The Automaton and the Artisan


I make bread for our family about once a week, usually two or three loaves. That’s not much, but since I do it all by hand, I can adjust the ingredients as I like. Whole wheat or white flour? Honey or brown sugar – or just yeast, salt, flour, and water? No problem.

If I wanted to be more efficient, for $15,000 I could buy an SV-209 automatic bread making machine from AliBaba. We could feed hundreds of people, but we’d lose control over how the individual loaves would come out: the price of efficiency is standardization.


I think of this contrast as the artisan/automaton scale. You can see it in materials development for language learners, too.

The digital age brings all sorts of ways to automate the creation of new materials. Search engines, database APIs, and programming frameworks allow for highly efficient, standardized mass production. An extreme version of this approach seems to be at the heart of products like Rosetta Stone and Duolingo, which apply the same frameworks even to different languages.

But there are drawbacks. Algorithms don’t understand culture, so when studying Russian you may see an picture of an American boy eating a peanut butter sandwich. Automatically generated exercises that aren’t reviewed by a human being can be mystifying or even hilarious: just google “shit Duolingo says” for examples. True, Rosetta Stone does offer tutoring sessions with human beings, and Duolingo provides for crowd-sourced discussions; these are tacit admissions that a purely automated approach isn’t enough.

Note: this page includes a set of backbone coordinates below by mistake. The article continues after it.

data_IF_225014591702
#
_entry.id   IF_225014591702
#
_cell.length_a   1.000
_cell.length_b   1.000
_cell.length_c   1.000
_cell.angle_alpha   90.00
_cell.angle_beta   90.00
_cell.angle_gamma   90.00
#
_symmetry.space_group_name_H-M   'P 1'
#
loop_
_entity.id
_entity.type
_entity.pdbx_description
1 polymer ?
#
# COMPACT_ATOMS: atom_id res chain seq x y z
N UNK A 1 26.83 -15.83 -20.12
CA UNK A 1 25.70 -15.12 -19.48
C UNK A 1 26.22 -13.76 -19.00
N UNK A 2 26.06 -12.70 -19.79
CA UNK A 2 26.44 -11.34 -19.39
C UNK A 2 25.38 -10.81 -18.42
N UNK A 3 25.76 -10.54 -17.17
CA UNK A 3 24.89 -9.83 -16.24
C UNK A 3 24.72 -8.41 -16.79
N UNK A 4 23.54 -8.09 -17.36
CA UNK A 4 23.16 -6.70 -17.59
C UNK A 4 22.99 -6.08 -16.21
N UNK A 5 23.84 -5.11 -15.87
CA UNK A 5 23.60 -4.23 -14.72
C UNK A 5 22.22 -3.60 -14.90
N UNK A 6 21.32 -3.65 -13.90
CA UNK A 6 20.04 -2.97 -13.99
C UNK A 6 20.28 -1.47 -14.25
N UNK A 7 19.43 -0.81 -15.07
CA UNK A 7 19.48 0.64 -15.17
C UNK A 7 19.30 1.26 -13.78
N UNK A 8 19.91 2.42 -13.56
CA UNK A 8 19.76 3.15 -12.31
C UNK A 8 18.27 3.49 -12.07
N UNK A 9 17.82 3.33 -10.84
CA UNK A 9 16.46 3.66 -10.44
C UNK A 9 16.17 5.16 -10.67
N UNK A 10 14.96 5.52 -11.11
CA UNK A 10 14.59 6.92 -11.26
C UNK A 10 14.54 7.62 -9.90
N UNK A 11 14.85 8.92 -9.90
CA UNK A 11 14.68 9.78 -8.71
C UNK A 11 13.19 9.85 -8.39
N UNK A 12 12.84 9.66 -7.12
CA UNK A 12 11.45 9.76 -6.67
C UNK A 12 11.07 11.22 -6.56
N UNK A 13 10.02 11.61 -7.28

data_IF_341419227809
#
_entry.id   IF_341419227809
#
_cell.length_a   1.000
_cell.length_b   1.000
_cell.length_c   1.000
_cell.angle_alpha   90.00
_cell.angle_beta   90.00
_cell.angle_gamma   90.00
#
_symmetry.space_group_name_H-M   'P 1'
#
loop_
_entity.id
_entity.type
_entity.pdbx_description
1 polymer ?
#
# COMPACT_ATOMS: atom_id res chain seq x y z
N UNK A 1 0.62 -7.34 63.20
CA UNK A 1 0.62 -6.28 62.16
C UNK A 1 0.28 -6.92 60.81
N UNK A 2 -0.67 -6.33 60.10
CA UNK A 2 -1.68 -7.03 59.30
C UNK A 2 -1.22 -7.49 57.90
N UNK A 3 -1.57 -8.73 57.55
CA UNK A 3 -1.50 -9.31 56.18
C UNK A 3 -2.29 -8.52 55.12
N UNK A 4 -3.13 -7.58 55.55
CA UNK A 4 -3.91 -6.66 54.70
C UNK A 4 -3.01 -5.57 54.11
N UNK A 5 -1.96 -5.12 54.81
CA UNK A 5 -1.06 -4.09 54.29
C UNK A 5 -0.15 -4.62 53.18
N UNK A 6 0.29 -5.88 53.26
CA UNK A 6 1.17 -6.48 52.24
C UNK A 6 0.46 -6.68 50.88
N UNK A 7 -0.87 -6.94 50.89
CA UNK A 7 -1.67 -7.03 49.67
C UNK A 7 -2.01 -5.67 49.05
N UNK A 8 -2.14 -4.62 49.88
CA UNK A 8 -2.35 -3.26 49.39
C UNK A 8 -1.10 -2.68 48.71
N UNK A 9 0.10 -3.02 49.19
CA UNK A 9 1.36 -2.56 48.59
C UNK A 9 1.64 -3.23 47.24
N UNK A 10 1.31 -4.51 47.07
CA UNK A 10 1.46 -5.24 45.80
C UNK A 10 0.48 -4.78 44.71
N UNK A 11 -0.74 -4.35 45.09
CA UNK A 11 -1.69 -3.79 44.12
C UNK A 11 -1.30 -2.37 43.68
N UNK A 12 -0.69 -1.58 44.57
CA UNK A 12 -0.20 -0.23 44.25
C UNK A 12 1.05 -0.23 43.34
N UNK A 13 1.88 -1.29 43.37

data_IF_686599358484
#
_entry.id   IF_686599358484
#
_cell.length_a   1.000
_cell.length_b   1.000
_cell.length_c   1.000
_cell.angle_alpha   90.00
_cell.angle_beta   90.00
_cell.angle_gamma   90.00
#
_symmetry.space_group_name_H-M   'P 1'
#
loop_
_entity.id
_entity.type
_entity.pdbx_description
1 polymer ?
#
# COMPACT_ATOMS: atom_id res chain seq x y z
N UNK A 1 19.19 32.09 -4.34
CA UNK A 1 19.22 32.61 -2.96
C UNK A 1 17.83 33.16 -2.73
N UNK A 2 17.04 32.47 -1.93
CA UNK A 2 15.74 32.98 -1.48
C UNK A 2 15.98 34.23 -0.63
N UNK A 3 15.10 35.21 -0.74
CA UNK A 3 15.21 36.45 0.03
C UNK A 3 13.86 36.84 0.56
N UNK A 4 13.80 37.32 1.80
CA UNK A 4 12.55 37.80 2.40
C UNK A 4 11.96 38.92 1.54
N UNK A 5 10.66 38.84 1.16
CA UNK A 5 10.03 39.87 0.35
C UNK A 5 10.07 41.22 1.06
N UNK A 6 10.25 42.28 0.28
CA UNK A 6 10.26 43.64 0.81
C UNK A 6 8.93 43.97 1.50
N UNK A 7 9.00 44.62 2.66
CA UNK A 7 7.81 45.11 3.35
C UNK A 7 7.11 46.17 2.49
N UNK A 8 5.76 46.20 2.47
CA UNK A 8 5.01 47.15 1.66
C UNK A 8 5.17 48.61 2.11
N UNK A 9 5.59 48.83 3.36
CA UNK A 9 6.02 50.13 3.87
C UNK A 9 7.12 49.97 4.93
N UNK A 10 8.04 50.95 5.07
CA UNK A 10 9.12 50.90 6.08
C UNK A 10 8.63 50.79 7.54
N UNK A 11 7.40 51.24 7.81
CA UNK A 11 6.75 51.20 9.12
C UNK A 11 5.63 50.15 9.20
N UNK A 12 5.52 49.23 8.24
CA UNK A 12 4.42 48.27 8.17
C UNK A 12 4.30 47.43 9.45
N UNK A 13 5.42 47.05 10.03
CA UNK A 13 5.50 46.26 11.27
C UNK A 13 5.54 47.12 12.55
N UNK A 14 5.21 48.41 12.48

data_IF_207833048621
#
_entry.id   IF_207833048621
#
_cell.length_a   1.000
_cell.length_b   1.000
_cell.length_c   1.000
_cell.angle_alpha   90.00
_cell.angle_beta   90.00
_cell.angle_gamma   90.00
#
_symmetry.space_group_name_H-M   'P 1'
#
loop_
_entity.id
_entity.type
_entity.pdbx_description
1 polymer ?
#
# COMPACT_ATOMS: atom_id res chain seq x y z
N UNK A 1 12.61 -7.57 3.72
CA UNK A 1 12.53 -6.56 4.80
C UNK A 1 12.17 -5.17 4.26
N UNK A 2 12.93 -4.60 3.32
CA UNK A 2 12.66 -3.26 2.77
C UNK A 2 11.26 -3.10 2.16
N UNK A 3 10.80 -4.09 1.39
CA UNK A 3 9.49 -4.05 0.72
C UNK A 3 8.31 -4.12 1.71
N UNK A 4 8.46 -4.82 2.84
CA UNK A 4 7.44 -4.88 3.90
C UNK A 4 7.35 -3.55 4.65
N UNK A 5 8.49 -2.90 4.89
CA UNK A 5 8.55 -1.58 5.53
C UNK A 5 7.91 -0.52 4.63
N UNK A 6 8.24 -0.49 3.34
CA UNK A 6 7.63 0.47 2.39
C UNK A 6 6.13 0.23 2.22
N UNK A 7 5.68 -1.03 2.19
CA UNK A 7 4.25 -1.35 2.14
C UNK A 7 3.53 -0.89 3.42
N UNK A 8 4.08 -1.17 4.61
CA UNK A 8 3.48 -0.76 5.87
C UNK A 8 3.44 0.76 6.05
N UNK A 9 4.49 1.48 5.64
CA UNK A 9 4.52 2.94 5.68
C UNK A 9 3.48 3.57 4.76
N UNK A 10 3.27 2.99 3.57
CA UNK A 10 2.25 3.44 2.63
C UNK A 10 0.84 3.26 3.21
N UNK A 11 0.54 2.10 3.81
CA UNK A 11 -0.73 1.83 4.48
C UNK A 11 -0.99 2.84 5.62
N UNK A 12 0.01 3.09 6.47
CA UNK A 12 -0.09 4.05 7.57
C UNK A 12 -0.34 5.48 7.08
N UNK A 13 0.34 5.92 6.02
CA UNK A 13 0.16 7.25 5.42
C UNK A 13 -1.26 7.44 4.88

“American Voices” lies at the other extreme. Instead of vacuuming in Youtube videos or TED talks, I listen to dozens of audio pieces each week before selecting one. Glossaries, exercises, and discussion questions are written by experienced language teachers. Websites with related resources are chosen by human beings, not search engines. I hope this brings a richness to the material that can’t be matched by an automated approach.

The teacher in me is proud of this, but I’ll be honest: the entrepreneur in me worries. Preparing a new story for American Voices takes at least two days. No doubt I be able to reduce that time a little as I automate (!) some aspects of formatting content for the web. But choosing stories, writing the introduction, discussion questions, comprehension exercises, and finding links to related stories are tasks can’t be done in Javascript or C. (Well, the gap-fill exercises could be done automatically - but they shouldn’t. That’s how Duolingo ends up with those silly distractors.)

I'm betting that even though I don’t offer as much content, enough users will see the value in our approach to keep the American Voices project viable.

The automaton vs. the artisan – which approach is better? I’m not sure there is a clear answer to this question. There will always be a tension between the business imperatives of efficiency and scale, and the need for material that is thoughtfully prepared, with an awareness of culture and a human touch.

At the end of the day, language teaching is about enabling communication between human beings. Let’s make sure that human beings stay involved in the process of developing learning materials.

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